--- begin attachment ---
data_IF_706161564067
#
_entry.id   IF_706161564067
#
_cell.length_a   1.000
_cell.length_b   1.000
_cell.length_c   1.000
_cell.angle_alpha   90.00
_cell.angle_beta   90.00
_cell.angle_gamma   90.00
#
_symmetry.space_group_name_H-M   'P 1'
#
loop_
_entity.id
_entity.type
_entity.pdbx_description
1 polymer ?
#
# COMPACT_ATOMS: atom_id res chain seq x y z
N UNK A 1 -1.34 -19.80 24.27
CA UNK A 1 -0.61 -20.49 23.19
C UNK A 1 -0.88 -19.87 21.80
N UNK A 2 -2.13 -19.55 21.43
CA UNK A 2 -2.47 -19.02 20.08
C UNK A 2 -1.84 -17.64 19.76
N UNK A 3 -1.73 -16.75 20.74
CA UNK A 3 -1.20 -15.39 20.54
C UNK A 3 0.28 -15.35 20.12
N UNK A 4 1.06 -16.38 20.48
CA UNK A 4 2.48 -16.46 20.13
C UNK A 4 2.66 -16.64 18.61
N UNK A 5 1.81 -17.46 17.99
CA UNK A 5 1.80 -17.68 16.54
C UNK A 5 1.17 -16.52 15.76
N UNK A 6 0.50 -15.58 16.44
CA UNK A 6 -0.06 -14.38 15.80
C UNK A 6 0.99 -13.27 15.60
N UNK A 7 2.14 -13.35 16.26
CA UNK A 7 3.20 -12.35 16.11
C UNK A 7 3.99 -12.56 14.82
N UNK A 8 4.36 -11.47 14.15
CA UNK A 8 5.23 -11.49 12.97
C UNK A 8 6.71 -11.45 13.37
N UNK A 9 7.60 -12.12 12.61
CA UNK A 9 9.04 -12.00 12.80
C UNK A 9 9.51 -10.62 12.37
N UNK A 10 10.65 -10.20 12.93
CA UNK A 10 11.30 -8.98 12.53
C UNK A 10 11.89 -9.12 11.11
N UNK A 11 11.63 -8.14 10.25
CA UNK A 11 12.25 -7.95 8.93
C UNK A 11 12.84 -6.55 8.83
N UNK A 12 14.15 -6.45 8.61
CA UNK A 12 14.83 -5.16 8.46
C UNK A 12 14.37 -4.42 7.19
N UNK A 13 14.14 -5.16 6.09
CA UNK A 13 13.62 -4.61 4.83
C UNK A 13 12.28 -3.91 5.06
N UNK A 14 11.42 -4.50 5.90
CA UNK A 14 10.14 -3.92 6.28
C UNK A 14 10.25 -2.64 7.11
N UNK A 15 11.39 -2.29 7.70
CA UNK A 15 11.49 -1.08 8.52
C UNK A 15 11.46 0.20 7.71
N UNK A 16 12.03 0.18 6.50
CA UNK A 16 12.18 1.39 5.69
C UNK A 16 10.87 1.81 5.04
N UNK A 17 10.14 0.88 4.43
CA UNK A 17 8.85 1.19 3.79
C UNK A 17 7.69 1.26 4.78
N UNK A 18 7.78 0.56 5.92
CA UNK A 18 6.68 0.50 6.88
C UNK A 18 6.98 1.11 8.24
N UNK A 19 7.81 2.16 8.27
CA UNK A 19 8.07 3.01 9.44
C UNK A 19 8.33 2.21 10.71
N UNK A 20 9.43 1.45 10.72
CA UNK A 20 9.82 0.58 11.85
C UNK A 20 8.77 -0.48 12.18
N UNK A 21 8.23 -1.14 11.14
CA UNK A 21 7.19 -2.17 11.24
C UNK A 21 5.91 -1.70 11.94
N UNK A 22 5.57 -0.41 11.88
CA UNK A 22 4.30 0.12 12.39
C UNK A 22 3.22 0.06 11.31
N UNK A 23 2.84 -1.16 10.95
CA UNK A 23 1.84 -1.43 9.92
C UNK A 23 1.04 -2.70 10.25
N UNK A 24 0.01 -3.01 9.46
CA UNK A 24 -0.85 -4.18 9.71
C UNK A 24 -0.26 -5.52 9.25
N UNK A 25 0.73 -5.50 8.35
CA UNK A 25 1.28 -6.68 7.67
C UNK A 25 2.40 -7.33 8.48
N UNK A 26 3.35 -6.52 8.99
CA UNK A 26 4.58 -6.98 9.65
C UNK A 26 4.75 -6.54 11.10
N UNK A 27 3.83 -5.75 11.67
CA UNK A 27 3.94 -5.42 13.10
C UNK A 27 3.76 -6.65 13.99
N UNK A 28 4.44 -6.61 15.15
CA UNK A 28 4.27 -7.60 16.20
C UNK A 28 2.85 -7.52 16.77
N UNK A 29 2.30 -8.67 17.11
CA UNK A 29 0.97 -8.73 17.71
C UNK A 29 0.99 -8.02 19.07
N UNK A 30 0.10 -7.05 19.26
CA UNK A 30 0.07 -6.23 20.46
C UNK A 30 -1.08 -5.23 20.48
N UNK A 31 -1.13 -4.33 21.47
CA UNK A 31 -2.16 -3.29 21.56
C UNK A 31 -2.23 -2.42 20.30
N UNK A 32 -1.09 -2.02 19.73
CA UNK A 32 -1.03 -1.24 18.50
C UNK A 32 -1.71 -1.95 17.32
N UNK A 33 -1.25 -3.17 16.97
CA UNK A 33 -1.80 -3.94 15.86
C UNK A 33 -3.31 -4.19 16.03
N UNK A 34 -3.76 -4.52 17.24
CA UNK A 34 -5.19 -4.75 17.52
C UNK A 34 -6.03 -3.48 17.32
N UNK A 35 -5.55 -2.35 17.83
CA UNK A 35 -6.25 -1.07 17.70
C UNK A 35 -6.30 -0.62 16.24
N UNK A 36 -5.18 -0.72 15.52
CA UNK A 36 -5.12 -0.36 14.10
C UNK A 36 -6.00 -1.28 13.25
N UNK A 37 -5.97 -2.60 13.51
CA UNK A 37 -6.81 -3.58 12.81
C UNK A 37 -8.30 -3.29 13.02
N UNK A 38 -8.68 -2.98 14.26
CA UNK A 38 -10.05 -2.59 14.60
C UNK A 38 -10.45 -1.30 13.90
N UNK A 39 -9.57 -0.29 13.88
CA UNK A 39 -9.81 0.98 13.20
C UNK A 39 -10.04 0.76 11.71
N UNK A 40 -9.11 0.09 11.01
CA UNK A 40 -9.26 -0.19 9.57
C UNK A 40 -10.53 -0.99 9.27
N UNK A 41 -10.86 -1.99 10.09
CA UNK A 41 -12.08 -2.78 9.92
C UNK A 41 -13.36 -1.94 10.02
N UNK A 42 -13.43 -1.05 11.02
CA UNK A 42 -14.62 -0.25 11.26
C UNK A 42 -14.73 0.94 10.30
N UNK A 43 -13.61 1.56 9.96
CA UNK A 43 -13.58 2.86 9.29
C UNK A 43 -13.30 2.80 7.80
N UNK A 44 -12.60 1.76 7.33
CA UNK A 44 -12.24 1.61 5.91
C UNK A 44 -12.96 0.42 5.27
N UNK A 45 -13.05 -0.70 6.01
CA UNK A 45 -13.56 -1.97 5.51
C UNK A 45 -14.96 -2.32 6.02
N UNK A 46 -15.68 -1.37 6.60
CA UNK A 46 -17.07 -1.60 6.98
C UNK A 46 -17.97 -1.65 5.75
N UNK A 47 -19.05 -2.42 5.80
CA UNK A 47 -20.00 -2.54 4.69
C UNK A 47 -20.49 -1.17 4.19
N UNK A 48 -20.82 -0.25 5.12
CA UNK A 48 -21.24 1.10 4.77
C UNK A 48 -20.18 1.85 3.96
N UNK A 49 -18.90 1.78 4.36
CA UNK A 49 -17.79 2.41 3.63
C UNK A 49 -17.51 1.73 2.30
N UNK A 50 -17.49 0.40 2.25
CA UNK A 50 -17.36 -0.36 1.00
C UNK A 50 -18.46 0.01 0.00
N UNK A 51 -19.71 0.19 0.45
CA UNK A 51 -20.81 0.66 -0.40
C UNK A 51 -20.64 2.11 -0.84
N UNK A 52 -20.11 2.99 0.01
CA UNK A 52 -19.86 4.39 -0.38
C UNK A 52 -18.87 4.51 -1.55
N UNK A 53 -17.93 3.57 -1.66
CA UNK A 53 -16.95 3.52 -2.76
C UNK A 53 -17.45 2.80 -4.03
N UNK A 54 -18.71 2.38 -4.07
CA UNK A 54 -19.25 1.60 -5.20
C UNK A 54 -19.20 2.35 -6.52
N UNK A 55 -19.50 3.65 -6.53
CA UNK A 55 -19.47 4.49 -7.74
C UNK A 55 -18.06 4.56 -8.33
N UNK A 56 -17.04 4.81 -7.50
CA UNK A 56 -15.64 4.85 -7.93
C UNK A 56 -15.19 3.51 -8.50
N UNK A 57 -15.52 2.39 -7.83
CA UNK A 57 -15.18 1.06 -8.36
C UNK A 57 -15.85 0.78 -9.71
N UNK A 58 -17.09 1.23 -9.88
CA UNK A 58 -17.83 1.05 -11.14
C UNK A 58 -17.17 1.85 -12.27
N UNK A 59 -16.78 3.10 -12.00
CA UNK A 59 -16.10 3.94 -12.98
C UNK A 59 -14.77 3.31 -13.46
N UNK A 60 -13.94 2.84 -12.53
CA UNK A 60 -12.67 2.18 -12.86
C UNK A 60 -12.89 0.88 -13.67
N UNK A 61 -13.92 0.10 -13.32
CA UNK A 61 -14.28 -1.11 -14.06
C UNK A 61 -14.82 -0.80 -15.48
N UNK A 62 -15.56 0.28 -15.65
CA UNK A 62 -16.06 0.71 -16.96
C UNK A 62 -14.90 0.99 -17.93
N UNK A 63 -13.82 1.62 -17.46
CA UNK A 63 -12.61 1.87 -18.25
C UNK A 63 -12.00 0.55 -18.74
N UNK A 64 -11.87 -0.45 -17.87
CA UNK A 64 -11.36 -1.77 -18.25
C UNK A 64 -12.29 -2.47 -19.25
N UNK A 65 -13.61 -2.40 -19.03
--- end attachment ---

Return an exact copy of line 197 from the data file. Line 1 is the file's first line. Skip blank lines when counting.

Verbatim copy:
C UNK A 59 -14.77 3.31 -13.46